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Slam! Karuk, Riverkeeper file lawsuit in state
The little algae that broke the power company's back?
by Phil Hayworth, Pioneer Press, August 29, 2007
It could be the lawsuit -- and the little algae -- that broke the power company's back. Klamath Riverkeeper, the Karuk tribe of California and the Pacific Coast Federation of Fishermen's Associations want to force the North Coast Regional Quality Control Board -- and Portland, Ore.-based PacifiCorp -- to regulate discharges of toxic blue-green algae in the Klamath River.
To that end, the group filed suit against the water board on Aug. 23 in the Superior Court of California in Sonoma County.
The lawsuit alleges that the water board failed to establish limits on discharges from Copco Dam and Iron Gate reservoir, which are owned by PacifiCorp. Now, they say, the water is polluted with algae that, in quantity and when shaken and stirred, becomes toxic.
That menacing martini is just another reason why the groups have long pushed for removal of the Iron Gate and Copco dams. They also claim the dams harm water quality and salmon runs in the river along the California-Oregon border.
Some studies suggest that swimmers, animals and others who ingest or are exposed to large amounts of the algae, called Microcystin Aeruginosa, can get sick.
The power company operates seven dams along the Klamath River, but Iron Gate and Copco One and Copco Two are today in the crosshair. Iron Gate alone produces 18,000 megawatts, the Copco dams add more to the soup, and the seven hydro dams together produce about 161 megawatts for about 70,000 customers, producing power worth about $29 million a year, according to the California Energy Commission.
But Klamath Riverkeeper spokesperson Regina Chichizola said that the suit -- which was filed in state court, not federal court-- will only force the board and PacifCorp to initiate a study. If the report indicates the dams are creating and releasing toxic algae, then the water board could force PacifiCorp to remediate the problem or pay for what Chichizola called "permits to pollute."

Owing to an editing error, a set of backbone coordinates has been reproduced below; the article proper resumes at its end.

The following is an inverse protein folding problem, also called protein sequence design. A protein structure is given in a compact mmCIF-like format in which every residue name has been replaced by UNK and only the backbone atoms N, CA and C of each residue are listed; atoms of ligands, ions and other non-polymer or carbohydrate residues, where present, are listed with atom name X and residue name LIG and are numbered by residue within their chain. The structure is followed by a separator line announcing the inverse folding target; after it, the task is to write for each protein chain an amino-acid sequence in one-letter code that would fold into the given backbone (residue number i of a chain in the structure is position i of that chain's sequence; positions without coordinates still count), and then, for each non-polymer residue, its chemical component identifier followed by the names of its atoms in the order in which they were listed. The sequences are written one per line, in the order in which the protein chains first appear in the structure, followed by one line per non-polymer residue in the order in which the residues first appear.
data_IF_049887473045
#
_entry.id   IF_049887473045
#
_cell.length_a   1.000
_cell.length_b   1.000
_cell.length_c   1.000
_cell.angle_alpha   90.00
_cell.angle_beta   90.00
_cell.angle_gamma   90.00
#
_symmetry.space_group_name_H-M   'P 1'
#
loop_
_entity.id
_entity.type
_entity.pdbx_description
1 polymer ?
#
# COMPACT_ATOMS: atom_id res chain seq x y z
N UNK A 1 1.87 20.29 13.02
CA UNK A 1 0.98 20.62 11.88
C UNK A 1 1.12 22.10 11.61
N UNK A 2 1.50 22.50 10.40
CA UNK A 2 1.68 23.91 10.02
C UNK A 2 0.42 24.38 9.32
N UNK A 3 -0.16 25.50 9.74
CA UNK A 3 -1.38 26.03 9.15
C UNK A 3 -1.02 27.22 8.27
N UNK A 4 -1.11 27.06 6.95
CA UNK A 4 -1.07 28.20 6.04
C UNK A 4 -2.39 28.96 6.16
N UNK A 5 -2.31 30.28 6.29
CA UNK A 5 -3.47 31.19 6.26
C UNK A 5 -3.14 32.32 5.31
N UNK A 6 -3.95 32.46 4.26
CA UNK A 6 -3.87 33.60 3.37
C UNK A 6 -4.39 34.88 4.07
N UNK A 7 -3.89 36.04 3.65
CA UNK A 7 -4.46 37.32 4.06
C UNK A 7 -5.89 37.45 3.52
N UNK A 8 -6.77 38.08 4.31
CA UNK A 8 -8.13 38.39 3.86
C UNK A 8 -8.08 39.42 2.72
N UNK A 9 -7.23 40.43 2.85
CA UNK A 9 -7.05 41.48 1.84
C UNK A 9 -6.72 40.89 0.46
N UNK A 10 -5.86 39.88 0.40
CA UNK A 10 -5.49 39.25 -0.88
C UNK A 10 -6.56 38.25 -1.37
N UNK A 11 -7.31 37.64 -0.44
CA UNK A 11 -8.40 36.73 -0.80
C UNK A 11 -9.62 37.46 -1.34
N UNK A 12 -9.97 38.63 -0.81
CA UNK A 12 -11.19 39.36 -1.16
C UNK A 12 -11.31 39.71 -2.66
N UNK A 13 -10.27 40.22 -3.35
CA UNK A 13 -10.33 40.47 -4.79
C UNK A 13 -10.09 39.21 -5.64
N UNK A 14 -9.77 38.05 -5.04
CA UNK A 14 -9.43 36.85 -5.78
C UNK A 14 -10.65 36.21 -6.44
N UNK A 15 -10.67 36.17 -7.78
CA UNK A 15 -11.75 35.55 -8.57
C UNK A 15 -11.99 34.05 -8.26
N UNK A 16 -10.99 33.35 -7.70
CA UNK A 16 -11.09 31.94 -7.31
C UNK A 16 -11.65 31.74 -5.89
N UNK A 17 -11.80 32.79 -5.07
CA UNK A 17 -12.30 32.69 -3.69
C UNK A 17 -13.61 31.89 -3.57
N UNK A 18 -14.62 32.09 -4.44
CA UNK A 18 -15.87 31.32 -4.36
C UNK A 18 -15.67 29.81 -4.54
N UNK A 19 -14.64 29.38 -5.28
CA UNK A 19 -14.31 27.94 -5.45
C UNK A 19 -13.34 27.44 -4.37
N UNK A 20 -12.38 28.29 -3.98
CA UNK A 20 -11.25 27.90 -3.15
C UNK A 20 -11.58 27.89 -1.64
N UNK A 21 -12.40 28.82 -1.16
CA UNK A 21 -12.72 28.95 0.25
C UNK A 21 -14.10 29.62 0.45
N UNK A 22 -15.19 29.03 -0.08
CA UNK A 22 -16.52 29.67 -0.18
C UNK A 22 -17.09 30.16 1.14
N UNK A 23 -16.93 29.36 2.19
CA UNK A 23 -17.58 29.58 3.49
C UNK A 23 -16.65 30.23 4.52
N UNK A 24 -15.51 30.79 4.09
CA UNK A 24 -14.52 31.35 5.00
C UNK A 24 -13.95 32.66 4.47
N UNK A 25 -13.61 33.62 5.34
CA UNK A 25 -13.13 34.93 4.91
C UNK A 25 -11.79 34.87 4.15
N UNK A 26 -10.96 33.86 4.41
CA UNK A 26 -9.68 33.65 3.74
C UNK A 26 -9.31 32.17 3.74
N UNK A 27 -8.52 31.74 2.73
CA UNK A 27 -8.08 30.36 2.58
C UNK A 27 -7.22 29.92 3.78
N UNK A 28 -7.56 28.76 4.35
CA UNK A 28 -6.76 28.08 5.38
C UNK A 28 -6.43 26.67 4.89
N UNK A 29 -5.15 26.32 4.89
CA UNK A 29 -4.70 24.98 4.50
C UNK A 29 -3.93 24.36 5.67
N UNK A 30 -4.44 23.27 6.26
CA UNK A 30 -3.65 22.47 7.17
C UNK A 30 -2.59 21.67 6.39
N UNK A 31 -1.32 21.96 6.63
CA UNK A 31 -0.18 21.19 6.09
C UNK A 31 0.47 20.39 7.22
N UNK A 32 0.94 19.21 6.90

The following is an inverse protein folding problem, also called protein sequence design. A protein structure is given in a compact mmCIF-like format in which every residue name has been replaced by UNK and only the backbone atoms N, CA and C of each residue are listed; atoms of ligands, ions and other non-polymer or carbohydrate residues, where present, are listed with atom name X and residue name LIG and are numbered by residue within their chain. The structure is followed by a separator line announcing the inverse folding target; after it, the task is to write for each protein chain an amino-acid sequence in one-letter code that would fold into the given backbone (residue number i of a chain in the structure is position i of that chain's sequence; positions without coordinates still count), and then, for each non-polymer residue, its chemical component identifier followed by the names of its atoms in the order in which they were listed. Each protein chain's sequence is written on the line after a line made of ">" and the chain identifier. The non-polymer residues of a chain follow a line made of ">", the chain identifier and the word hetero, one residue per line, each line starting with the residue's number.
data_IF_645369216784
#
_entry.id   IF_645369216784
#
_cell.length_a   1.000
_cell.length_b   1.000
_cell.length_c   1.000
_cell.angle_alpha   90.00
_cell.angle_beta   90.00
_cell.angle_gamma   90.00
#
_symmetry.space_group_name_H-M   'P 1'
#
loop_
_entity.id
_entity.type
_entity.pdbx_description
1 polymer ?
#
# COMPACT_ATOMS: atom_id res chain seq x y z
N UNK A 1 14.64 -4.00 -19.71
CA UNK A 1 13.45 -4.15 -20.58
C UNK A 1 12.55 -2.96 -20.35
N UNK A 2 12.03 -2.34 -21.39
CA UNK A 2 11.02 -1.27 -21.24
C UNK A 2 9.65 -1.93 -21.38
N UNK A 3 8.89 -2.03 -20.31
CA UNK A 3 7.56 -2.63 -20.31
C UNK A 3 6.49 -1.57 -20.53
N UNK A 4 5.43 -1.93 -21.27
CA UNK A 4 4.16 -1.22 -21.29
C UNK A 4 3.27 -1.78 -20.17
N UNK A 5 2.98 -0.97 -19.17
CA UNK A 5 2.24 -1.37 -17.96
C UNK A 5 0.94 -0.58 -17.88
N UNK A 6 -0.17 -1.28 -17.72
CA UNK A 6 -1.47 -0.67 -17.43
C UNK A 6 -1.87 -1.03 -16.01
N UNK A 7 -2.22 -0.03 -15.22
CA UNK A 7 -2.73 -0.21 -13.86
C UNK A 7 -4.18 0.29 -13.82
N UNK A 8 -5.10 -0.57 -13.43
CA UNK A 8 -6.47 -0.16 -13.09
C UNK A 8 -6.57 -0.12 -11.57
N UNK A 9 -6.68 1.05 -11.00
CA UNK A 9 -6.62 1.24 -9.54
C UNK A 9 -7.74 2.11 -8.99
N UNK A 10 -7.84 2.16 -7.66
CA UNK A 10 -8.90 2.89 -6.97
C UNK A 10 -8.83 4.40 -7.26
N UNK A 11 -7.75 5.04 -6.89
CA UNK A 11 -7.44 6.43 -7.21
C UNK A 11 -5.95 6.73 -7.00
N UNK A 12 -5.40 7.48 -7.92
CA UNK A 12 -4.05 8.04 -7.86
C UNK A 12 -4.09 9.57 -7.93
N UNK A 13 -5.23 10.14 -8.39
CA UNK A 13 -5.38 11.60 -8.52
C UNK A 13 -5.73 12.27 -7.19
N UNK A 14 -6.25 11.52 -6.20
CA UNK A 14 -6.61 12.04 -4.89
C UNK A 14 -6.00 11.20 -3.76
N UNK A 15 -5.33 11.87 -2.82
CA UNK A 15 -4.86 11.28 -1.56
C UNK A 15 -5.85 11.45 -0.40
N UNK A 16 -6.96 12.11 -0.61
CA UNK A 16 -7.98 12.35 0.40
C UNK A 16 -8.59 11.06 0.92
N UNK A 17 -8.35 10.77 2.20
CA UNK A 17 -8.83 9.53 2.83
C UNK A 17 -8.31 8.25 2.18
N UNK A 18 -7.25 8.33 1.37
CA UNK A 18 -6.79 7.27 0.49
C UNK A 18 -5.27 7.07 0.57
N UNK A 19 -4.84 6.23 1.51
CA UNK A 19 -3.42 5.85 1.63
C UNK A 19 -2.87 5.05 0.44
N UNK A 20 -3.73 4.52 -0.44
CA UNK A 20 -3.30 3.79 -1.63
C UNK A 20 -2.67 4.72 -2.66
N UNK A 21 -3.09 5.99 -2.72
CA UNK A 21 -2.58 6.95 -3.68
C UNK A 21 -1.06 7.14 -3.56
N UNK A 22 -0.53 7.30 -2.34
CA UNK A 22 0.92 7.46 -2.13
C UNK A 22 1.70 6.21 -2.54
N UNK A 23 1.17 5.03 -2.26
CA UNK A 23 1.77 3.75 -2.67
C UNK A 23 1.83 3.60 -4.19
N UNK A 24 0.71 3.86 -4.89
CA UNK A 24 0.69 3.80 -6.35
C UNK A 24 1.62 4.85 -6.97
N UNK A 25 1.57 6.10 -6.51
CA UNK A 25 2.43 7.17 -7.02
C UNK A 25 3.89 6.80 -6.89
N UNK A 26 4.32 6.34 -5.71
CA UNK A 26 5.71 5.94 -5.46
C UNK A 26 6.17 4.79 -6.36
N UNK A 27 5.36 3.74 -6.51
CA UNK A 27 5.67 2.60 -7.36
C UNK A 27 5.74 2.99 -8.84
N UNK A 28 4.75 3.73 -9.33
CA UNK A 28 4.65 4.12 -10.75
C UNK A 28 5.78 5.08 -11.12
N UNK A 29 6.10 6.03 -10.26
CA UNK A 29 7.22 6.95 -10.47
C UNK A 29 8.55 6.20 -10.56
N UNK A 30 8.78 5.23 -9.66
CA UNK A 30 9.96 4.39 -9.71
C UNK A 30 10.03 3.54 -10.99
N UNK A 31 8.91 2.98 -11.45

"We're not saying that the dams have to come down," insisted Regina Chichizola, "just that they are creating a pollutant and they should be regulated."
But getting permits will likely be costly and take time.
"It means we're going to court," she said. "We'll be submitting briefs in state court, and then the court will decide whether or not PacifiCorp needs to do a report."
"It could take at least a year," she said.
Two weeks ago, the Karuk and the Sierra Club of California were thrilled when Yreka-based dentist and Republican Dr. Sam Wakim -- a strong proponent of keeping the dams -- resigned from the water board. He resigned after accusations were made that he engaged in hate speech by posting a doctored-up California license on his personal website nearly three years ago depicting a sombrero-wearing Mexican. He told the Pioneer Press just weeks before his resignation that he would promote the Governor's mission to keep the dams up, and that he personally thought the blue-green algae could be remediated.
Thursday's suit is just one more ember on the pyre that is PacifiCorp's presence on the Klamath River. The company is owned by Berkshire Hathaway, Inc., which itself is majority owned by Warren Buffet. They're presently trying to get relicensed by the Federal Energy Commission. Correspondence between the Federal Energy Commission and California Energy Commission strongly suggest that the company would be better off financially to get rid of the dams, or at least tear down Iron Gate.
B. B. Blevins, California Energy Commission executive director, wrote in a letter dated April 19, 2007 to FERC - complete with the Governor's signature and the California seal -- that "results affirm that decommissioning the Klamath Hydro Project and procuring replacement power for 30 years would be less costly to PacifiCorp and its ratepayers than relicensing the project and mitigating its impacts."
After all is done and the checks have been mailed, it'll likely come down to whether PacifiCorp, its board and, ultimately, its shareholders, are willing to spend the estimated $300 million needed to fix the algae and fish problem.
This summer, the Karuk Indian tribe was charged with collecting water samples, and health workers took blood samples from area swimmers, fisherman and boaters from August 17 through 19. The CDC granted the Karuk nearly $85,000 to conduct the sampling, and the tribe paid $40 to every lake user who volunteered to help with the two-day sampling effort. Karuk Water Resources Coordinator Susan Corum said during an open-house informational event last month at the Best Western in Yreka that recent samples taken from area waters frequented by recreational users contained 100-times what the World Health Organization considers a moderate health risk.
Representatives from the Karuk Tribe and fishing association refused to comment about last week's suit.
Page Updated: Thursday May 07, 2009 09:14 AM Pacific
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